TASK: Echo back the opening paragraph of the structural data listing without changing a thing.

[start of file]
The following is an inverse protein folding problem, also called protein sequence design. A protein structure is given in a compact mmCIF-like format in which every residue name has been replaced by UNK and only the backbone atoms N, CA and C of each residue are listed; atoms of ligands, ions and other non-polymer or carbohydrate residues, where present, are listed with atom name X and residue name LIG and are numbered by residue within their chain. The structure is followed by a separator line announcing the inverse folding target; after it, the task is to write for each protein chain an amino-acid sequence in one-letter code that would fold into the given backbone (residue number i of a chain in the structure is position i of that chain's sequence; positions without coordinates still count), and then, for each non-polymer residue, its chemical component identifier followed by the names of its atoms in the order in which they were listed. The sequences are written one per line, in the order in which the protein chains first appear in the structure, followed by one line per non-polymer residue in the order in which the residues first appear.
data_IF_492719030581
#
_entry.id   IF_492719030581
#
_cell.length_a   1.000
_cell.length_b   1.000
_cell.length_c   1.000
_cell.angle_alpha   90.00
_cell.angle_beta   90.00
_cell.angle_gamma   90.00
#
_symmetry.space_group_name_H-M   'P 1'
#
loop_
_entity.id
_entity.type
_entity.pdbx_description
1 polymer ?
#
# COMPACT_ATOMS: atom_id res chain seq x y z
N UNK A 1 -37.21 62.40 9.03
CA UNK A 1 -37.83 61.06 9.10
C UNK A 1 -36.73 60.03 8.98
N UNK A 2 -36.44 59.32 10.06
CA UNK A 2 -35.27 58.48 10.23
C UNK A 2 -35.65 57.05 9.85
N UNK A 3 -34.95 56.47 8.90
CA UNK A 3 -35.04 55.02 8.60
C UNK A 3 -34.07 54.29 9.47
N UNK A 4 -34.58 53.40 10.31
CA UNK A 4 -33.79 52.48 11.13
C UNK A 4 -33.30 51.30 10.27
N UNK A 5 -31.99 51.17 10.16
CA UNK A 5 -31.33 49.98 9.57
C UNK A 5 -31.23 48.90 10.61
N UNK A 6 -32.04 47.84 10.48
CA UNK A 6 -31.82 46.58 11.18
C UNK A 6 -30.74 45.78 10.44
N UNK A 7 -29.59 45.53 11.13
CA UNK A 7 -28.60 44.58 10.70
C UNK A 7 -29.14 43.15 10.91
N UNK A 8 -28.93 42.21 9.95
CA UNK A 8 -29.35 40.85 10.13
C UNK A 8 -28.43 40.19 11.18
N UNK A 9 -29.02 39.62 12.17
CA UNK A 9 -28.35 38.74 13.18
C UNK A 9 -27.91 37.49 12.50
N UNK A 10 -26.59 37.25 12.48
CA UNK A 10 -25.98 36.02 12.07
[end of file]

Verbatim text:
The following is an inverse protein folding problem, also called protein sequence design. A protein structure is given in a compact mmCIF-like format in which every residue name has been replaced by UNK and only the backbone atoms N, CA and C of each residue are listed; atoms of ligands, ions and other non-polymer or carbohydrate residues, where present, are listed with atom name X and residue name LIG and are numbered by residue within their chain. The structure is followed by a separator line announcing the inverse folding target; after it, the task is to write for each protein chain an amino-acid sequence in one-letter code that would fold into the given backbone (residue number i of a chain in the structure is position i of that chain's sequence; positions without coordinates still count), and then, for each non-polymer residue, its chemical component identifier followed by the names of its atoms in the order in which they were listed. The sequences are written one per line, in the order in which the protein chains first appear in the structure, followed by one line per non-polymer residue in the order in which the residues first appear.